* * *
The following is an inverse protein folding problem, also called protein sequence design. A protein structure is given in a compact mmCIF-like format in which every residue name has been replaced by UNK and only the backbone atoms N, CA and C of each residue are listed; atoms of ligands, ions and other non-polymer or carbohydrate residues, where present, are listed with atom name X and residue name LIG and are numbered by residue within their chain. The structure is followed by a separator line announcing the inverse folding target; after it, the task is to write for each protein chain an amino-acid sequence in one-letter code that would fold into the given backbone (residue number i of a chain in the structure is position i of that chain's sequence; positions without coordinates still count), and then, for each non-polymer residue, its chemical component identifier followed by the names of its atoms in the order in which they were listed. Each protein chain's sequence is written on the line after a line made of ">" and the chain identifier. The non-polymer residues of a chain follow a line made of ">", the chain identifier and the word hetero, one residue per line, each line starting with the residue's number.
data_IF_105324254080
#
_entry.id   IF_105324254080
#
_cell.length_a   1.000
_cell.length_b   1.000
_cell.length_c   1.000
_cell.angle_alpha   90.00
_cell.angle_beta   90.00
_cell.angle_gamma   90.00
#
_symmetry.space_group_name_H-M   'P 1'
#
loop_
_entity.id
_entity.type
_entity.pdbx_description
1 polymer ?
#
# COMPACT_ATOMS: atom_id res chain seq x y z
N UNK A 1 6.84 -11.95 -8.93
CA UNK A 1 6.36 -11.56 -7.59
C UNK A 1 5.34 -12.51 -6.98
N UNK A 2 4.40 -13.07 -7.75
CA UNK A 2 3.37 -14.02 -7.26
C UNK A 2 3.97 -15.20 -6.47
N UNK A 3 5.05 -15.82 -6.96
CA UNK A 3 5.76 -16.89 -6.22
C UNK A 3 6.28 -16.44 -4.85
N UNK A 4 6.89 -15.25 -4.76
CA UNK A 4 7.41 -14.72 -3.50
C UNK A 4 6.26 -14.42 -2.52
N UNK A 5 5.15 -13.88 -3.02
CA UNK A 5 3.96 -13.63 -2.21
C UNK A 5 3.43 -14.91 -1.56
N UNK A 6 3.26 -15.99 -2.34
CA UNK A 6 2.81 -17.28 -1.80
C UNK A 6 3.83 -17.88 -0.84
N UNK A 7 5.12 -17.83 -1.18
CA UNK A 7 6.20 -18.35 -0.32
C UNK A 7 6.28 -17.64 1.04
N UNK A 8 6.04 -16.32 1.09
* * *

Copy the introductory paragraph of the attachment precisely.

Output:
The following is an inverse protein folding problem, also called protein sequence design. A protein structure is given in a compact mmCIF-like format in which every residue name has been replaced by UNK and only the backbone atoms N, CA and C of each residue are listed; atoms of ligands, ions and other non-polymer or carbohydrate residues, where present, are listed with atom name X and residue name LIG and are numbered by residue within their chain. The structure is followed by a separator line announcing the inverse folding target; after it, the task is to write for each protein chain an amino-acid sequence in one-letter code that would fold into the given backbone (residue number i of a chain in the structure is position i of that chain's sequence; positions without coordinates still count), and then, for each non-polymer residue, its chemical component identifier followed by the names of its atoms in the order in which they were listed. Each protein chain's sequence is written on the line after a line made of ">" and the chain identifier. The non-polymer residues of a chain follow a line made of ">", the chain identifier and the word hetero, one residue per line, each line starting with the residue's number.